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Old April 20th, 2017, 11:54 AM   #1
Join Date: Jan 2011
Location: Baltimore, MD
Posts: 3
Looking for suggestions on a starter grip kit for ~$1000

Hi all -

So I've recently been wanting to put some more emphasis into my lighting gear, and could use some input.

I'd like to first note that I'm not a working professional or someone who is making my career in film - I'm just someone who enjoys making narrative short films as a hobby, and would like to up their quality. I'm part of a local film group who enjoys working on projects for smaller online or local film competitions, with the hope being we can start making shorts that make it into some of the minor film festivals around us. Within my group, we've got ourselves covered with great DSLRs, lenses, camera support gear, and audio equipment, but none of us have any real lighting or grip equipment.

I am also trying to get some smaller paid work on the side as a way to fund this hobby of mine, which is part of the reason why I'd like to up the quality of my work to help attract some (smaller) paying customers. Again, not trying to make a career out of this, but it would be nice to get myself to a level where I could make some cash on paid side gigs to help me self-fund this hobby.

In searching online, it seems like there are tons of recommendations. You've got the DSLR YouTubers suggesting the latest and greatest cheap LED light kits. You've got the film school kids saying get some used Arris or Moles and that LEDs are garbage. Etc etc. However, most seem to agree that a good grip kit that can help you shape the light is the most important thing.

I'll often see people recommend to just rent the needed grip and lighting equipment on a per project basis, and I can definitely understand the logic in that. However, my group is always trying out small short film tests alongside whatever more major projects we're doing, and it just seems like a big hassle to rent them every time we want to try something new. Additionally, we just have so much to learn with shaping light, that I feel like we need to be investing a lot of time into trying things out, and renting on a weekly basis could get costly after a while.

If the financial side makes sense, we'd much rather just own a core kit of grip equipment that could be used on any project we go into, and then rent the more specialized items as needed for each project.

So my thinking is what would a $1000 grip kit look like? If you were to have to completely start over, and build a grip kit from the ground up, what are the essentials you'd pick for the type of projects I'd be doing?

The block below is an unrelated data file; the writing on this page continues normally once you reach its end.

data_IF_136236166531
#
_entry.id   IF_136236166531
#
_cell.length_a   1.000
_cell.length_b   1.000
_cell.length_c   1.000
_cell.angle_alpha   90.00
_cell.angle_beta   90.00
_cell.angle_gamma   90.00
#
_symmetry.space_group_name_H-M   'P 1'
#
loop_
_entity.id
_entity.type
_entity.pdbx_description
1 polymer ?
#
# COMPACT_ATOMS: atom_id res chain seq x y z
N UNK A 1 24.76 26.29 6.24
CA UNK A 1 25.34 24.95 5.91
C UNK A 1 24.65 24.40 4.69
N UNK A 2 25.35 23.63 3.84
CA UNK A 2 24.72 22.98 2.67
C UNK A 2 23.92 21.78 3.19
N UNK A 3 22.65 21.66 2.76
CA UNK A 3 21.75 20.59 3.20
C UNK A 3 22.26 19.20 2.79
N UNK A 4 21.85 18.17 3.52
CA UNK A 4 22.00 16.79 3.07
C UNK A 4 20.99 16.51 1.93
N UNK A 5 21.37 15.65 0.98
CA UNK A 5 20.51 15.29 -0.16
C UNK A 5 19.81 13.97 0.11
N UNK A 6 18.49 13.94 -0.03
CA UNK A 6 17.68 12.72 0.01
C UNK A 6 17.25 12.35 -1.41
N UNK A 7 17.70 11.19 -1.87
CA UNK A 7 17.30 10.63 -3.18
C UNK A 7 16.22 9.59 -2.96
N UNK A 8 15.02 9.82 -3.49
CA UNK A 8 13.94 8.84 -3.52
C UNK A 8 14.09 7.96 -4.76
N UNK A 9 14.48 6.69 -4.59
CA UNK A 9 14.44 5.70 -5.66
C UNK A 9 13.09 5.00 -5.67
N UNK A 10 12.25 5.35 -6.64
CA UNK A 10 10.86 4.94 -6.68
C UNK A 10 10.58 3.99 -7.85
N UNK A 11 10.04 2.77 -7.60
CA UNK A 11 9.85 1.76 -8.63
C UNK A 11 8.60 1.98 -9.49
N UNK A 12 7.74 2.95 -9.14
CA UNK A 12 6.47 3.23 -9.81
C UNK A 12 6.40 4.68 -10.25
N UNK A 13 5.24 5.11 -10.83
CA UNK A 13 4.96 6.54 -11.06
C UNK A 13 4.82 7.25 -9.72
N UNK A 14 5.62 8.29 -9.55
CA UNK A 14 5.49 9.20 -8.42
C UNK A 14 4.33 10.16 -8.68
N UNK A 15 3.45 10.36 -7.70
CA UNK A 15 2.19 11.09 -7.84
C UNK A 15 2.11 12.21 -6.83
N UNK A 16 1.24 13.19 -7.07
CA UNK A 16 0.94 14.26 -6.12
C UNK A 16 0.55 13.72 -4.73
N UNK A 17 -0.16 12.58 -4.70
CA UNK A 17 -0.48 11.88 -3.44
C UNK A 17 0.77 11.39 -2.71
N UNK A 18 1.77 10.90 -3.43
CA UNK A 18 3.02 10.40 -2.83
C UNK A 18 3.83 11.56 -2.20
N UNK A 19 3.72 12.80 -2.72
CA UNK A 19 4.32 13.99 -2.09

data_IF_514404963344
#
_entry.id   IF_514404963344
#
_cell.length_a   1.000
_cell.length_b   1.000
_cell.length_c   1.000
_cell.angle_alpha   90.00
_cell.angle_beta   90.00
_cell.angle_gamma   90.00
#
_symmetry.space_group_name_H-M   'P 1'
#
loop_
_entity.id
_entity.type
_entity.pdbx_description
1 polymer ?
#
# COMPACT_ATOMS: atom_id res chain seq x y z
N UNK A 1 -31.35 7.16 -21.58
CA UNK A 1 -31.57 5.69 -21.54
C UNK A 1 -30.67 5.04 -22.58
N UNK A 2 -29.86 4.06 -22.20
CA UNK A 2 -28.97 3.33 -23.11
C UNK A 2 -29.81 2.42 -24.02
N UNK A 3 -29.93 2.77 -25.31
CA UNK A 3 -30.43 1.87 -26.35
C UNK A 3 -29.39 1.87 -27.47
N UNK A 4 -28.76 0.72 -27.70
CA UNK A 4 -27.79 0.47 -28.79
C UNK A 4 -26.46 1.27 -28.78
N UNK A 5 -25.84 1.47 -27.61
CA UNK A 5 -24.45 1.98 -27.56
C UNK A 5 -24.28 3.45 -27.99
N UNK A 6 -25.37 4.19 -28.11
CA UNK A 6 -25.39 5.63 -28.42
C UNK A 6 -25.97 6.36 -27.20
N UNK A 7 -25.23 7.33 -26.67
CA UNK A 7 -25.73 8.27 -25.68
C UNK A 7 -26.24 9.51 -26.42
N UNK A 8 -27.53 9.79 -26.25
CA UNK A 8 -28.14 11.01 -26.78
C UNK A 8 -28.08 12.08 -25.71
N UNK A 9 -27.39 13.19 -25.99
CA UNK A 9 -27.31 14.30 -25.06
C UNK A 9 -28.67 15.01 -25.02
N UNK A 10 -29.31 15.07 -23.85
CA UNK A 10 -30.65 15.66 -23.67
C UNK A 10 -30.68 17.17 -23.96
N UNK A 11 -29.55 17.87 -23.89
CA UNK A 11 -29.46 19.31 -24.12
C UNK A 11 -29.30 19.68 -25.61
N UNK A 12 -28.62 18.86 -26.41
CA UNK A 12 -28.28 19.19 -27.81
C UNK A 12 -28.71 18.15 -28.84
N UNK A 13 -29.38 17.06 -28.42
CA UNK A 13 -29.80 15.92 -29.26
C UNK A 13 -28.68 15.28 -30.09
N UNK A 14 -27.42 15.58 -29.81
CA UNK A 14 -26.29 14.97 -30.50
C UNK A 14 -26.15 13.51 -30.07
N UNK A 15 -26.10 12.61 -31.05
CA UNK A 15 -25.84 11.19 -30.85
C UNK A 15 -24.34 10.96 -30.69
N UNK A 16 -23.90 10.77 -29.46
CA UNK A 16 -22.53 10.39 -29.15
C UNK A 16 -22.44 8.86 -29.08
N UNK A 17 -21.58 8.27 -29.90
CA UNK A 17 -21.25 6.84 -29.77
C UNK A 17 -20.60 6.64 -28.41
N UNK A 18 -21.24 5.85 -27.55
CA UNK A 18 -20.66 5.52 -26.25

We're not sure what types of lights we're going to be working with, so a grip kit that can be flexible between them would be great. It would also be nice to have equipment that we could use on our narrative shorts (which film indoor and outdoor), as well as any small paid gigs that we start to get (interviews, local commercials, videos for a customer's website, etc.).

I think we would like to invest in an LED light kit one day, but I don't think the technology is quite there yet for getting high CRI/TLCI LED lights down to tungsten and fluorescent prices. So I could see us renting used tungsten or fluorescent lights in the meantime, and wanting to use this core grip kit for those as well.

Any insight is appreciated!
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Old April 20th, 2017, 05:57 PM   #2
Join Date: Feb 2006
Location: Los Angeles, California
Posts: 1,913
Re: Looking for suggestions on a starter grip kit for ~$1000

You have to use the correct terminology. $1,000.00 of grip can buy a good amount of useful stuff. $1,000.00 of grip AND lighting, not so much. You could afford a few cheap LED panels like F&V, Dracast or Aputure 672s but that leaves you almost nothing for stands, sandbags, flags, stingers, gels, light control etc. $1,000.00 isn't enough for a good lighting kit.

You also need to specify the locations and conditions you are working with? Are you trying to blend your lighting with daylight? Tungsten? Fluorescent and mercury vapor? For a super low budget, you cannot afford lighting that will do anything in broad daylight so some of your money would be better spent on light control, rather than lights. If you shoot mostly indoors, with the ability to make a black box room to start with, then you can buy some pretty cool cheap LED panels. I would listen to Caleb about those.